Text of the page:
How Do Governments Stimulate Ecological Economics with Different Environmental Economics Strategies?
Humanity’s existence is impossible without natural resources. Of course, some of them are obviously limited like oil and gas, gold, diamonds, and so on. However, until the last century, nobody thought that we could face a deficit of drinking water, fertile soil, and fresh air.
This is why one of the main governmental purposes in many countries became to provide people with ecological sustainability, protecting nature from negative anthropogenic impact, secure environment, and continue production with no harm to nature. It became easier with providing ecological services and their development together with technological development.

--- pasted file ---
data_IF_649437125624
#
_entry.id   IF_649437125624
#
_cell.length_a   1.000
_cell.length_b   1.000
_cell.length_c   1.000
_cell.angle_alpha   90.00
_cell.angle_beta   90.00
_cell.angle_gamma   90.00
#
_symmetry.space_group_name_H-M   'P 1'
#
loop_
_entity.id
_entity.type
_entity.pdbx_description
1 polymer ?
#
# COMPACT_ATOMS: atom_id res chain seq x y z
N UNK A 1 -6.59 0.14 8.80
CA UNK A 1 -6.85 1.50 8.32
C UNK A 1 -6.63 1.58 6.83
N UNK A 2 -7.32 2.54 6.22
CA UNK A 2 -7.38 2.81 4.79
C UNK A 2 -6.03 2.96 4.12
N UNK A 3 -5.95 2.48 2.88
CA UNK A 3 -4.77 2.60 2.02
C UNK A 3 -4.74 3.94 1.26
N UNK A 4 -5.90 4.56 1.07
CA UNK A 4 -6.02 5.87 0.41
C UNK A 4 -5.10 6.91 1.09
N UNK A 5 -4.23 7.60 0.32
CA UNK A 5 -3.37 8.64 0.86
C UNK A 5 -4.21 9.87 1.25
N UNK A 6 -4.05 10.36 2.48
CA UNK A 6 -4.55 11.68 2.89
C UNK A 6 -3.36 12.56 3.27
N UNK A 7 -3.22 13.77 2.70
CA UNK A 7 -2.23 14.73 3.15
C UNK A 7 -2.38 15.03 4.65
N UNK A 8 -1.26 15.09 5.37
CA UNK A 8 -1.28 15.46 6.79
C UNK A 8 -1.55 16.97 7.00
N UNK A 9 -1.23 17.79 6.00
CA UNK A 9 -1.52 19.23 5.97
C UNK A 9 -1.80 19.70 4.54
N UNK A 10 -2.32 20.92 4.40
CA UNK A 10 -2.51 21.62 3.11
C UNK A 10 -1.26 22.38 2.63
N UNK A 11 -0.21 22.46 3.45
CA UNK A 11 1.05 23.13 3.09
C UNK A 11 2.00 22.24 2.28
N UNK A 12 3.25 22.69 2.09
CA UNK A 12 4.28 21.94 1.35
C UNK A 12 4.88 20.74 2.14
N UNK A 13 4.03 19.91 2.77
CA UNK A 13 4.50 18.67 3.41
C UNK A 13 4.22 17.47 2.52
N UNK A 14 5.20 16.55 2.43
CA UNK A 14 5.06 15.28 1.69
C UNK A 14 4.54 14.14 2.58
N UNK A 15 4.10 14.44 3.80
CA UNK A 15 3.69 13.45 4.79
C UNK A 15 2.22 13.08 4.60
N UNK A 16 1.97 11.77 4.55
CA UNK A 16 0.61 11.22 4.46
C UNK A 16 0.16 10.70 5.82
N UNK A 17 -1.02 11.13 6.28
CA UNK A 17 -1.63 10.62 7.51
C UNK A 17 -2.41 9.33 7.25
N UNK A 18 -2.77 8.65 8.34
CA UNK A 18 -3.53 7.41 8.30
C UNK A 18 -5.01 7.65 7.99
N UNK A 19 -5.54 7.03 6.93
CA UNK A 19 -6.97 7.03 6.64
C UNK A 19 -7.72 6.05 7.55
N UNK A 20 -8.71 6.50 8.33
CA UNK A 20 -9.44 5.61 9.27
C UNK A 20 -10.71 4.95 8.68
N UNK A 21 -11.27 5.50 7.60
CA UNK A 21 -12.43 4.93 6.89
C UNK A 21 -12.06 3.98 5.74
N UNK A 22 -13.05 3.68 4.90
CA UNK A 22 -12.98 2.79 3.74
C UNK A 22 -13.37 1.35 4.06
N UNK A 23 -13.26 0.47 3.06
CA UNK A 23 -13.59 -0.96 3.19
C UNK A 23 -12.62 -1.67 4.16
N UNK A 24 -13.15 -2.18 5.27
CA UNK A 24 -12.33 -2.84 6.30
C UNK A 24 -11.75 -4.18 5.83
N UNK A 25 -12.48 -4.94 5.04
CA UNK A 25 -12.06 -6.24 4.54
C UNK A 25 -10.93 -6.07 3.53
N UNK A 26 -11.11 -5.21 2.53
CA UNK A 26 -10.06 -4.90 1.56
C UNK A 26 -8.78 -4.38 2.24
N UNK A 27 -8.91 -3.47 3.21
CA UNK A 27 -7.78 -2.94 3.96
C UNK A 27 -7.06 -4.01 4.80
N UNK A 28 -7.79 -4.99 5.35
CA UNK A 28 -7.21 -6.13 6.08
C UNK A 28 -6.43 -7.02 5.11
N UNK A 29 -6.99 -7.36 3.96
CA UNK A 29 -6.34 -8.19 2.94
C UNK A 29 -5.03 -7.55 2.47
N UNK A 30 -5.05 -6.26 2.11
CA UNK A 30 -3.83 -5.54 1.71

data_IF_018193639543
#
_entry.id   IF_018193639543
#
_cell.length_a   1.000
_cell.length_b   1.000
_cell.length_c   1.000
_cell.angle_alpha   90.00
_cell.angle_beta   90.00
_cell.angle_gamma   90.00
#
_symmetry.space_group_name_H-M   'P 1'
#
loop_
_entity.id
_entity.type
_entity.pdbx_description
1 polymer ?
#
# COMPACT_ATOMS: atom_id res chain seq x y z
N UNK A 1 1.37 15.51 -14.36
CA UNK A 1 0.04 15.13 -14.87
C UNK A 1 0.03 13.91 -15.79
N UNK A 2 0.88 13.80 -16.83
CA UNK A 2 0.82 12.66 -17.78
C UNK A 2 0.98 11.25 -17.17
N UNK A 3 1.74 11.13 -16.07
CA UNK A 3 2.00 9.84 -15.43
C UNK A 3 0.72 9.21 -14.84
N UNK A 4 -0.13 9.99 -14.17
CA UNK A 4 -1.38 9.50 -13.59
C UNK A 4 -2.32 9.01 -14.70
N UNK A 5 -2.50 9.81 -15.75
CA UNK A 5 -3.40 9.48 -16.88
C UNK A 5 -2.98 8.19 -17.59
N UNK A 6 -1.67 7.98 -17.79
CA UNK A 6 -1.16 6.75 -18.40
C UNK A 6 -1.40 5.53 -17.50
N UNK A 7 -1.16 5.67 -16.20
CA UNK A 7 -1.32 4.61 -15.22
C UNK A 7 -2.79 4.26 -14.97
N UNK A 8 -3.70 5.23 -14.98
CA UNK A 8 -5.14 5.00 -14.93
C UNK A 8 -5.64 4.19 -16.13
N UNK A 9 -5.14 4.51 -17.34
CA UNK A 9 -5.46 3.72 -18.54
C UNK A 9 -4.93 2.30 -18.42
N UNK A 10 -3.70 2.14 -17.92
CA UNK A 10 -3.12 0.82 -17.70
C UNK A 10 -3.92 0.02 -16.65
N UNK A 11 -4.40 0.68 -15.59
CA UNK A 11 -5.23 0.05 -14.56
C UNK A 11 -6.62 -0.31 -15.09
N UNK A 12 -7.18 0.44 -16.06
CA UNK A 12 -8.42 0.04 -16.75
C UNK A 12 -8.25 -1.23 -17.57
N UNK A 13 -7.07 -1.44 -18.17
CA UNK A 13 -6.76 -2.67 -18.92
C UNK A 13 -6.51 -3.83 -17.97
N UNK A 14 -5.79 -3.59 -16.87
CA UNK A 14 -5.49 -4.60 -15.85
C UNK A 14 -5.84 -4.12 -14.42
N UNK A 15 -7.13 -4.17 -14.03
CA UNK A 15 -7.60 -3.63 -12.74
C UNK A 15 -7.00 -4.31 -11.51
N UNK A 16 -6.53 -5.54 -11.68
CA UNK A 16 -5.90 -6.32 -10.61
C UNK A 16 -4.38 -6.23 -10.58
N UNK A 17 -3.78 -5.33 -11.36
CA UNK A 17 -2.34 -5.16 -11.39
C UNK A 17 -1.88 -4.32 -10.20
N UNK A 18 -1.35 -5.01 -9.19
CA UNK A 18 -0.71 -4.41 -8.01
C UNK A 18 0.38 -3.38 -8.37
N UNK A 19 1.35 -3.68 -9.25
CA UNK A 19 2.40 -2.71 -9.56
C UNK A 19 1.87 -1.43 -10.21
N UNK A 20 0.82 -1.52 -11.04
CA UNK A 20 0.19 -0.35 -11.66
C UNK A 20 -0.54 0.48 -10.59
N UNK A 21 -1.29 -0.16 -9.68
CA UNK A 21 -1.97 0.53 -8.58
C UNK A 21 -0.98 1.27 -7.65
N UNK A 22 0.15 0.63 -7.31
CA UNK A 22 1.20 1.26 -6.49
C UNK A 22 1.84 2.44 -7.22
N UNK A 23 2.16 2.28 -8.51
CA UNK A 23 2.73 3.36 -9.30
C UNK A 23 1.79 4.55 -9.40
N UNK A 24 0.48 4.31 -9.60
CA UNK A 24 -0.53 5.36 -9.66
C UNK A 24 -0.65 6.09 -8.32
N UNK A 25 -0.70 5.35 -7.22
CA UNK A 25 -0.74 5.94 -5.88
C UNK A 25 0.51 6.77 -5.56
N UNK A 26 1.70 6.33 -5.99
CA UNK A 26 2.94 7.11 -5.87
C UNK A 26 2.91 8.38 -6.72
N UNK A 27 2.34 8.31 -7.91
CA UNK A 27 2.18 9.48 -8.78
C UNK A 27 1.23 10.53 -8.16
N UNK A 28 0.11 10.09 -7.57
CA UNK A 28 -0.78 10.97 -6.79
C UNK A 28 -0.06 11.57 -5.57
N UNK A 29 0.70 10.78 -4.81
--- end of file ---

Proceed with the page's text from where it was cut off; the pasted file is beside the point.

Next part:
The “economics social science” has been significantly changed with the exploration of new approaches that are directed not only on the allocation of wealth but on renewable natural resources and production that doesn’t exhaust the environment. The technology economics definition has been introduced as the key force in the fighting of environmental degradation, and the specific local and global strategies have been launched and shared for the common good. As the result, the importance of ecological economics led to the number of laws and regulations combined in environmental economics strategies. Let’s try to distinguish between numerous similar terms and understand how does it work in real life.
Ecological Economics: Definitions and Drivers
When the necessity of cherishing nature and the environment became obvious, the following concerns appeared:
- which actions to perform on the way of ecological sustainability?
- how to force people and organizations to follow these actions across the world?